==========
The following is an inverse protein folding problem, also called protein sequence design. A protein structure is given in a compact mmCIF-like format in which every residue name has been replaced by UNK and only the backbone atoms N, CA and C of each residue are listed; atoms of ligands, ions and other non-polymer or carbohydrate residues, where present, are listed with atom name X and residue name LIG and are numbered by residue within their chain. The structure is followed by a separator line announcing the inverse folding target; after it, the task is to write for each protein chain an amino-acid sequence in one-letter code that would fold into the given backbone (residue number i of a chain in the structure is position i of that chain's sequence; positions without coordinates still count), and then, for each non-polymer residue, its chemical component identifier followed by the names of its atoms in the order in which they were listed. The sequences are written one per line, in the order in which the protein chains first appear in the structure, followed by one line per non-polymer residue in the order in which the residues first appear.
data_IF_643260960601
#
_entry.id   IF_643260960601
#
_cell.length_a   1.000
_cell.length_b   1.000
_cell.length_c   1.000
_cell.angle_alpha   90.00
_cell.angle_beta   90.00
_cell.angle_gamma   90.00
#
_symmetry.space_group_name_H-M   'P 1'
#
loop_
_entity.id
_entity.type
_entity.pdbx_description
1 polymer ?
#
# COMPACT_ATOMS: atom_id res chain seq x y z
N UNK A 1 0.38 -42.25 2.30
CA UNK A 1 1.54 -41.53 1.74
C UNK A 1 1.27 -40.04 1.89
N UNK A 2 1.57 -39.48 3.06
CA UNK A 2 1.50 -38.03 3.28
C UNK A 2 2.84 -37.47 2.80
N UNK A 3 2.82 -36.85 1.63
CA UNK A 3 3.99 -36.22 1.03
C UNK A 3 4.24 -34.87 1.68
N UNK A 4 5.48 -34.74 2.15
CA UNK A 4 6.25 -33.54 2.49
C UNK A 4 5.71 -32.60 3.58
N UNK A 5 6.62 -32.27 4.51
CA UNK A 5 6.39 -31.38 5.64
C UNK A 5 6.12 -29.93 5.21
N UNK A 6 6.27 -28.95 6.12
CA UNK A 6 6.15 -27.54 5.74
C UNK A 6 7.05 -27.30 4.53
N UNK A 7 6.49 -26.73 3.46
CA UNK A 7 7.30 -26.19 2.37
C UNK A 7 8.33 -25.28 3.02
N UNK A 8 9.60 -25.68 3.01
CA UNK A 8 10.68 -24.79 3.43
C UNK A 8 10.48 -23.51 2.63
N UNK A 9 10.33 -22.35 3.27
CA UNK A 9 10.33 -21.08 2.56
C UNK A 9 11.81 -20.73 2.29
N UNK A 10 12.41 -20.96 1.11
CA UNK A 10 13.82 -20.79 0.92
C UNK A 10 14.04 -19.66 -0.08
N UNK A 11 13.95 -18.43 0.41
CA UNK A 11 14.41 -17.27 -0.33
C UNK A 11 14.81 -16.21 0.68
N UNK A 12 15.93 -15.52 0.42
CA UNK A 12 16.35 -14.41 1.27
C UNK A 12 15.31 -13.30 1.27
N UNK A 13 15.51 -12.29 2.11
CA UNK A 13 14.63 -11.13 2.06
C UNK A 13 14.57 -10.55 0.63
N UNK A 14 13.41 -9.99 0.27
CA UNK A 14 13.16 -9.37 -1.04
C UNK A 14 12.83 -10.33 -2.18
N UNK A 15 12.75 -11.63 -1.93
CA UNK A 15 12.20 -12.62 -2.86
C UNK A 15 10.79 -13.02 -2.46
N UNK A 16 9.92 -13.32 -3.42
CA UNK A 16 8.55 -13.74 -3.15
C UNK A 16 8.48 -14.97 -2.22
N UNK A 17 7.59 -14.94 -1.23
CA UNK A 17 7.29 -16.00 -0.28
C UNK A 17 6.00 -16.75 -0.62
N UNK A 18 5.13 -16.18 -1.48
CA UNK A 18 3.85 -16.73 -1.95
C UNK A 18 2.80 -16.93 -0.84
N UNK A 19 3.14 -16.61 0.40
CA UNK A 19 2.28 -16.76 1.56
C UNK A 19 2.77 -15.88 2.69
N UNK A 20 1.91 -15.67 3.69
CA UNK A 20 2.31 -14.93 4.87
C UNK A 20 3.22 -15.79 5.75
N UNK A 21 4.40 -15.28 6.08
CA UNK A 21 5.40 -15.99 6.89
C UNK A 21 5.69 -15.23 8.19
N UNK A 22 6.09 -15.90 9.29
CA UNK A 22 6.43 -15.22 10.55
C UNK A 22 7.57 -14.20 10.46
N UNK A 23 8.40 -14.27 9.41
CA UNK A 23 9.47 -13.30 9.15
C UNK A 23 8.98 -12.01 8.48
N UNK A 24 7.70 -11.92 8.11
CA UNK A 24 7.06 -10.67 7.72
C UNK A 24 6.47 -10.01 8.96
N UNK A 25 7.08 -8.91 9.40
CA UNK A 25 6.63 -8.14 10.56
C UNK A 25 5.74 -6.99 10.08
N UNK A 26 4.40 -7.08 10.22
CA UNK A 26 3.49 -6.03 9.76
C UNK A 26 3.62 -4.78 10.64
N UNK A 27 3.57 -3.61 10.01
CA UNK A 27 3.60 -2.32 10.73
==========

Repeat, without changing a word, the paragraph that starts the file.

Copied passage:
The following is an inverse protein folding problem, also called protein sequence design. A protein structure is given in a compact mmCIF-like format in which every residue name has been replaced by UNK and only the backbone atoms N, CA and C of each residue are listed; atoms of ligands, ions and other non-polymer or carbohydrate residues, where present, are listed with atom name X and residue name LIG and are numbered by residue within their chain. The structure is followed by a separator line announcing the inverse folding target; after it, the task is to write for each protein chain an amino-acid sequence in one-letter code that would fold into the given backbone (residue number i of a chain in the structure is position i of that chain's sequence; positions without coordinates still count), and then, for each non-polymer residue, its chemical component identifier followed by the names of its atoms in the order in which they were listed. The sequences are written one per line, in the order in which the protein chains first appear in the structure, followed by one line per non-polymer residue in the order in which the residues first appear.